Tuesday, December 1, 2015

Sears Americus In Pittsburgh, PA -- With an Americus Dollhouse!

brick sears house americus pittsburgh
1121 Tropical Avenue, Pittsburgh, Pennsylvania • Authenticated Sears Americus • 1926
December 1, 2015 is a special date: it marks 30 years that Jody and Bill Weaver have owned their 1926  brick-veneer Sears Americus.

Jody wrote me in October, to let me know that they owned a Sears Americus in Pittsburgh, and that they learned of it being a Sears house shortly after moving in thirty years ago. Jody wrote:

We found out we had a Sears kit at a yard sale we had a couple years after living here.  Two sisters lived here after their dad built the house.  They gave us some pictures of it being built and after.  ... There is a picture with the horse pulling the plow in the neighbor's yard.   ... As we have done work over the years my husband has seen the Honor Bilt label on things, but we have no pictures of that.  The old wood is very hard and it broke lots of Sawzall blades when we replaced the radiators and the old coal furnace. ... We have a picture that shows the doll house the ladies' dad made for them. It looks like a replica of our house.  They took it with them when they moved from here but had to leave it behind after the next move.  It would have been fun to have that still.  It has been fun learning the history of our house over the years. 

The wood that was used in these Sears homes, and, for that matter, in all homes built in the early part of the 20th century, and before, was dense, hard, old-growth wood-- of the type we simply no longer have available.  Those old-growth forests are gone, and the wood we buy at our local lumberyards now, is newer, and a bit softer.  On top of that, as wood ages, it dries out, and becomes more dense. So, in these old homes from the 1920s, you find solid, very hard wood. Interesting, too, is the fact that lumber is no longer even cut to the true measurement that we think of it as when we buy it-- a 2X4 is actually only about 1-3/4 X 3-3/4 these days (shaving off that much probably doesn't compromise the strength of the wood you're using, but it sure adds up to savings for the lumber folks). When we were rehabbing our former house -- a 1907 solid-brick two-family flat in South St. Louis-- my husband, too, broke some saw blades and bent some nails, trying to work with the amazingly hard wood in the interior framing of our house. I was new at re-habbing, and my husband showed me how the 2 X 4s and 4 X 6s back then were true to the measure, compared to today's lumber. So, this is what Jody and Bill have encountered along the years as they've done work on their solid, strong Sears home. (If you're really into wood, and construction, here are a few links you might like: Wood-Database.com ; History, Nature, and Products of Wood;  Wood basics, on Wikipedia )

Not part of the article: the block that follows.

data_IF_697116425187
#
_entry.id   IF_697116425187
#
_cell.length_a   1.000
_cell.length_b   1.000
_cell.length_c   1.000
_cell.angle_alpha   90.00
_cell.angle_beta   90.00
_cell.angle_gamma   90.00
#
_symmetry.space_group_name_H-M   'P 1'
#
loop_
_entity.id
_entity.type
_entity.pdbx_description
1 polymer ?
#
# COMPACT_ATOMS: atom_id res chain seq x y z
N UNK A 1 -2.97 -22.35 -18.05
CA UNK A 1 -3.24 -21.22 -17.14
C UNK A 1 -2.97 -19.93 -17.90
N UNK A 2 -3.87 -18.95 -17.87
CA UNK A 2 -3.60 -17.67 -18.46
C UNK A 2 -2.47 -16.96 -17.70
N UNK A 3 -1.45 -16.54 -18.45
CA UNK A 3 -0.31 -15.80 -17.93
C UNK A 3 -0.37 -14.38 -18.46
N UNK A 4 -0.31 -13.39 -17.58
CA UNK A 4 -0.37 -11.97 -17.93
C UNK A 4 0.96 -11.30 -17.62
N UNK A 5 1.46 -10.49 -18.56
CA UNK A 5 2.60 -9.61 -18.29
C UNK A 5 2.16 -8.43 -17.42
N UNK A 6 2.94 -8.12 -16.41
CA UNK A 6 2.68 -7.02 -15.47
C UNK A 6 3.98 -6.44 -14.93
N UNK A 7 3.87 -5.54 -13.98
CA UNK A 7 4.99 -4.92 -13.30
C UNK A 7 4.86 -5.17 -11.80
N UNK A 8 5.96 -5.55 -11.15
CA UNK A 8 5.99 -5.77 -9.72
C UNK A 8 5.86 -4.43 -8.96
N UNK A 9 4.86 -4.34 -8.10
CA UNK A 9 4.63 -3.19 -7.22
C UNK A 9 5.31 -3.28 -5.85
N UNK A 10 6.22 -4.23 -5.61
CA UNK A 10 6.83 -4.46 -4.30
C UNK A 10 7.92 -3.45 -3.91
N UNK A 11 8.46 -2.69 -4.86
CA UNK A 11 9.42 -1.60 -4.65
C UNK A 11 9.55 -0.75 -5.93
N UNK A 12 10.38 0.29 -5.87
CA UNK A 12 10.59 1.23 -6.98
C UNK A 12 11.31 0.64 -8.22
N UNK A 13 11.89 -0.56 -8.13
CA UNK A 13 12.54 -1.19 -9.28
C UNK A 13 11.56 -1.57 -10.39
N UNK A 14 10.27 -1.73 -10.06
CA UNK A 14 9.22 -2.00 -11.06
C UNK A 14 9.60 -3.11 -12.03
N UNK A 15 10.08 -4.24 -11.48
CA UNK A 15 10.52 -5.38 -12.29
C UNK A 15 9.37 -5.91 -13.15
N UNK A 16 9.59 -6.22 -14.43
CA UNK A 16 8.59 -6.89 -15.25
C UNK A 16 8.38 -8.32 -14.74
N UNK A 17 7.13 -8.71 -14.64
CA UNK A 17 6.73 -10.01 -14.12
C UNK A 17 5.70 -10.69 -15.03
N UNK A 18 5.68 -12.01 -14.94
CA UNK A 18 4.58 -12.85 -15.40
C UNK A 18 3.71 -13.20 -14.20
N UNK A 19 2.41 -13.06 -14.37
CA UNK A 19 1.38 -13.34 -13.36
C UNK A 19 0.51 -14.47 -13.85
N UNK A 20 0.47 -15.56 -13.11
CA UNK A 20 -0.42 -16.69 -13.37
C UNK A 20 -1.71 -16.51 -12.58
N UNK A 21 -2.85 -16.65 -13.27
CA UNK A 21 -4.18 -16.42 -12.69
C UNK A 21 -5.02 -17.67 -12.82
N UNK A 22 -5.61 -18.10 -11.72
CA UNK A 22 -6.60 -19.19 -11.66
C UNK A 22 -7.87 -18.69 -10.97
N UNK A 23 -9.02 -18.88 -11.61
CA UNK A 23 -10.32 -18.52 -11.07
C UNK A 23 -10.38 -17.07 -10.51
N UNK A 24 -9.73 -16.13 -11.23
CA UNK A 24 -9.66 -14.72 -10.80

sears americus cut and fitted
sears americus
The Americus, as it appeared in my 1925 Sears Modern Homes catalog.
(Click any image to enlarge.)
authenticated brick sears americus pittsburgh
Great match to the catalog... with the addition, of course, of that front awning
on the porch, the privacy blinds on the sides of the porch, and the absence, now,
of the wonderful rafter tails we see jutting out under the eaves, in the catalog image.
sears americus front elevation second floor

Brick Veneer
One thing that makes Jody and Bill's Americus special, is that it was constructed with a brick exterior. To my knowledge, this is one of only a handful of brick-veneer Americus models that we researchers have encountered (if anyone has knowledge of another, please leave a comment!).  Most of the Americus models were originally built with cedar-shake siding, or, sometimes, wood clapboard.

For example, this is an authenticated Americus in Lafayette, Indiana, showing off its original wood clapboard siding (I think? I am pretty sure that it is not covered in newer siding -- hold on, I just re-read the blog post, and it does now have aluminum siding), presented in a wonderful blog post at Sears Homes of Chicagoland (paperwork, blueprints --the whole kit and kaboodle!). Beneath it, you see the home as it appeared in the 1922 Sears Modern Homes catalog: